STOCKHOLM 29 AUGUST 2022
How can we make the unseen water visible? Why is it important and how can it help us in our strive for a more water-wise and sustainable future. These questions are at the core of World Water Week 2022 which opened on-site at Norra Latin in Stockholm today.
During the on-site opening ceremony, several speakers stressed that the urgency of tackling the global water crisis has never been more evident. Extreme weather events highlight the intimate connection between water and climate change, and the poor state of much of the world’s water resources adds to the bleak picture.
Speaking about the theme for this year’s World Water Week, Seeing the unseen – the value of water, Dr Lan Wang-Erlandsson of Stockholm Resilience Centre said:
“This year’s theme of World Water Week hits the nail right on the head. We must see and value the unseen water: the life-supporting water hidden beneath our feet, the invisible vapor flows in the air, as well as the water in remote places that holds on to carbon stocks much larger than all fossil carbon stocks together. And we must not ignore the myriad of unseen links and dynamics between water, human, and nature. Hyperconnections in the Anthropocene mean that food is water, health is water, energy is water, climate is water, life is water, and water is life. This year’s conference theme is so timely and important.”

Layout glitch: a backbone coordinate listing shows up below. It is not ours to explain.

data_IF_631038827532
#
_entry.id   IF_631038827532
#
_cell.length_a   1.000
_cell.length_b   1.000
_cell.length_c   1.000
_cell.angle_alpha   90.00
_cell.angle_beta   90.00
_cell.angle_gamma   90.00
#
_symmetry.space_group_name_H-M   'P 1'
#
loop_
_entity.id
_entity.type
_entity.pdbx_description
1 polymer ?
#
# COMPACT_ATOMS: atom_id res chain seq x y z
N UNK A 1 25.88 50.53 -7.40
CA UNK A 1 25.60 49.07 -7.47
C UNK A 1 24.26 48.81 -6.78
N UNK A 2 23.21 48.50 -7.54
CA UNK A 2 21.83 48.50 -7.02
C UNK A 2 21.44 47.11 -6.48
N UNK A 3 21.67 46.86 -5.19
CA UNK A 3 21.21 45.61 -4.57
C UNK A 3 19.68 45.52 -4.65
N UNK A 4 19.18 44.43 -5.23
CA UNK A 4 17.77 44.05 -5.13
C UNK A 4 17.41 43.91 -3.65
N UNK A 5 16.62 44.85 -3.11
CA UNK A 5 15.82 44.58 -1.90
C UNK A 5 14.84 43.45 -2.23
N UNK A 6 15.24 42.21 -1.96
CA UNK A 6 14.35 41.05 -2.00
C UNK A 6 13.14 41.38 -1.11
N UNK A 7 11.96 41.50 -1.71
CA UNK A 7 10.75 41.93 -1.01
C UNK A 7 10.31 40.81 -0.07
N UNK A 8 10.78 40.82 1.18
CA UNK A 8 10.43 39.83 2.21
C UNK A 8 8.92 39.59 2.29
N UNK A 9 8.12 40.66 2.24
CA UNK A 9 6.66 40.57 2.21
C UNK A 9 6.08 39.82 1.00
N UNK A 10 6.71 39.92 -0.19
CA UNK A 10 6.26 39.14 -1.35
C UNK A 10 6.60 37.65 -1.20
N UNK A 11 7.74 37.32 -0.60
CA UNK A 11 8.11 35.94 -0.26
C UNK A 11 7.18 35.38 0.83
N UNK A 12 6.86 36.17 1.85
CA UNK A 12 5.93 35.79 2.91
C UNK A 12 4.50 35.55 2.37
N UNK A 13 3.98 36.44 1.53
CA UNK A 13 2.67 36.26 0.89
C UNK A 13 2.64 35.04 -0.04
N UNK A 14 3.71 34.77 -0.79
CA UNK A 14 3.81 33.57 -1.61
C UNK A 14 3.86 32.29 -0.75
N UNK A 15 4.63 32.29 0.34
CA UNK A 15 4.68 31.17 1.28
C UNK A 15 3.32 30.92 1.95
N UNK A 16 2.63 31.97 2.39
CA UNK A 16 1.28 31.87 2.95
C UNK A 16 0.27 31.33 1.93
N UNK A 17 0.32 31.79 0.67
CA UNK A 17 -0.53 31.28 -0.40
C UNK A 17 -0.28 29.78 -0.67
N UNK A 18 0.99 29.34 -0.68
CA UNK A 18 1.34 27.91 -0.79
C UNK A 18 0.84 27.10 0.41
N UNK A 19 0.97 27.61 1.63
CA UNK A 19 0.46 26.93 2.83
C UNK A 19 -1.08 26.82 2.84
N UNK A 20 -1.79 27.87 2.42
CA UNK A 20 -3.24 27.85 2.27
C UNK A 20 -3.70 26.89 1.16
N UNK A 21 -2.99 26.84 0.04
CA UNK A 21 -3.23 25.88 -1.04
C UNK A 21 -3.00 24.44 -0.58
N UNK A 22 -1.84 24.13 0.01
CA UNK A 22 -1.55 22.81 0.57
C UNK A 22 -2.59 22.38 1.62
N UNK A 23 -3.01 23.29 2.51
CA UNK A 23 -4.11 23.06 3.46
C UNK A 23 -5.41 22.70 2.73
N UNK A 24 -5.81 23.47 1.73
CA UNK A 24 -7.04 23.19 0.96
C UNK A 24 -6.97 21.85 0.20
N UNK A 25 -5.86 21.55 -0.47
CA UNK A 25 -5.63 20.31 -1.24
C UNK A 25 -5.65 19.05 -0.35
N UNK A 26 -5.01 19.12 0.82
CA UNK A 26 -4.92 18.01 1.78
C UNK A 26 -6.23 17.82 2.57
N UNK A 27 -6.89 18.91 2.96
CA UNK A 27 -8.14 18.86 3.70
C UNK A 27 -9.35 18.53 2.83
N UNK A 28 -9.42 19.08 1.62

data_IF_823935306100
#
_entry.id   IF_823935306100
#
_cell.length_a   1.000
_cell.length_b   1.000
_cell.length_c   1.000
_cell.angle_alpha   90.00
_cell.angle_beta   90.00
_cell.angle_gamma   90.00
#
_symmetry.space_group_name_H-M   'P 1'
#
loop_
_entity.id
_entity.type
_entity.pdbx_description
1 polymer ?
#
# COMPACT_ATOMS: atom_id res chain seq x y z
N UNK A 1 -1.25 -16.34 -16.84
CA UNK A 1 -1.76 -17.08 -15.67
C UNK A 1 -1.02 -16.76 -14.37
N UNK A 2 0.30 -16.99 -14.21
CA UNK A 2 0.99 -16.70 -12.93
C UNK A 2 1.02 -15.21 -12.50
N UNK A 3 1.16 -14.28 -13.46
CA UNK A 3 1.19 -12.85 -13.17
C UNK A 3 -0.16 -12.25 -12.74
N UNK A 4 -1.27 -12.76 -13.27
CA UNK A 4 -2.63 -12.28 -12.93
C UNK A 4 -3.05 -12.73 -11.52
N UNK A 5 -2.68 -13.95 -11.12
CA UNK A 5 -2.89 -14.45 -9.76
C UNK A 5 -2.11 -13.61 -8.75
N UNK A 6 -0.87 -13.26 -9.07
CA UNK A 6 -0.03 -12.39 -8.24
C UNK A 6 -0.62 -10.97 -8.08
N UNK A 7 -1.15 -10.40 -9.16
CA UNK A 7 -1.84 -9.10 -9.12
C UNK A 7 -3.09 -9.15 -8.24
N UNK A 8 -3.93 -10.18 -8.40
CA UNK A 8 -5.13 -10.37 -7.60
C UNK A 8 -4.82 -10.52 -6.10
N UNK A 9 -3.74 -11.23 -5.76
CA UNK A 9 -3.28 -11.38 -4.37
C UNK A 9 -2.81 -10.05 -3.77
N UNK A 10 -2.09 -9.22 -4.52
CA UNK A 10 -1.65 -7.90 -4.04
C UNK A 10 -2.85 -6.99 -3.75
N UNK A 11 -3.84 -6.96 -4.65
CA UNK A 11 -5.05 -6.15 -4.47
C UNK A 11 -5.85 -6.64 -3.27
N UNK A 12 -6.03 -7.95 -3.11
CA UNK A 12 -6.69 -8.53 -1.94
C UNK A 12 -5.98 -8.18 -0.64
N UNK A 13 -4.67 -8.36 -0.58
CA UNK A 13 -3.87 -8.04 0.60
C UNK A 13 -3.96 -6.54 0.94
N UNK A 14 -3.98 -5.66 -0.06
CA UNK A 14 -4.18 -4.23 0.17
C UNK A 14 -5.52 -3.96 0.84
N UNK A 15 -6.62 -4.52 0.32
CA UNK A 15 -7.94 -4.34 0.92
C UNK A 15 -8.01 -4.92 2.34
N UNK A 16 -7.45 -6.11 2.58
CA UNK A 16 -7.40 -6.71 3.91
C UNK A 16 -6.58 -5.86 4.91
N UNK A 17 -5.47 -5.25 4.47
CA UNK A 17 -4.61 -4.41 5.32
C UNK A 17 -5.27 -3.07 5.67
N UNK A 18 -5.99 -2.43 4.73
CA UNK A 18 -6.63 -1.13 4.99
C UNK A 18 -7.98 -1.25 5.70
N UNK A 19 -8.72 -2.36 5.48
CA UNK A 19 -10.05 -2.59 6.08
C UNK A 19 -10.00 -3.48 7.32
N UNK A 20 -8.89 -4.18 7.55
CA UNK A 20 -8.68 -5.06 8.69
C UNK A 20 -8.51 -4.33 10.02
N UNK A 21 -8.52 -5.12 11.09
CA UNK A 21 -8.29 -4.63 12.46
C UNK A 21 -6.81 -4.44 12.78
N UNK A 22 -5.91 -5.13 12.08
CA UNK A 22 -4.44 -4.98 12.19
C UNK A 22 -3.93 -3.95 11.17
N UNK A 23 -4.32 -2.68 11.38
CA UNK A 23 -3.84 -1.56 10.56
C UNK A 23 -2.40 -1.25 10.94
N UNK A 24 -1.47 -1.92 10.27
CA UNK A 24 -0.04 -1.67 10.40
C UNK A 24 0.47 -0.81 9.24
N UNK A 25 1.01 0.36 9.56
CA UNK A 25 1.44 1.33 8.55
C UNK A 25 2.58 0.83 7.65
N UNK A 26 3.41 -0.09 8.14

For more than 30 years, World Water Week has been the leading conference for exploring the opportunities and solutions that a greater focus on water brings. The event attracts leading researchers, decision-makers, business representatives, NGOs, students, and international organizations from all over the world. More than 2,000 people are expected to join the onsite part of the conference in Stockholm while the extensive online integration means that all sessions will also be available to participate in online.
The invisible water in focus at World Water Week 2022 comes in many forms, e.g., groundwater, soil moisture and atmospheric water. Being invisible to the naked eye, these occurrences of water are often forgotten, even by experts in the water community, but in the face of the global water crisis they play a crucial role. Restoring and protecting soil moisture help combat drought and increase food production, and groundwater is the main source of fresh water for more than half of the world’s population.
In her final remarks during the on-site opening ceremony, Gabriela Suhoschi, director of World Water Week, said:
“I think we all feel that we want to roll up our sleeves and get working on the solutions we’ve been hearing about. The rest of the Week is a fantastic opportunity to do just that, and to collaborate with others.”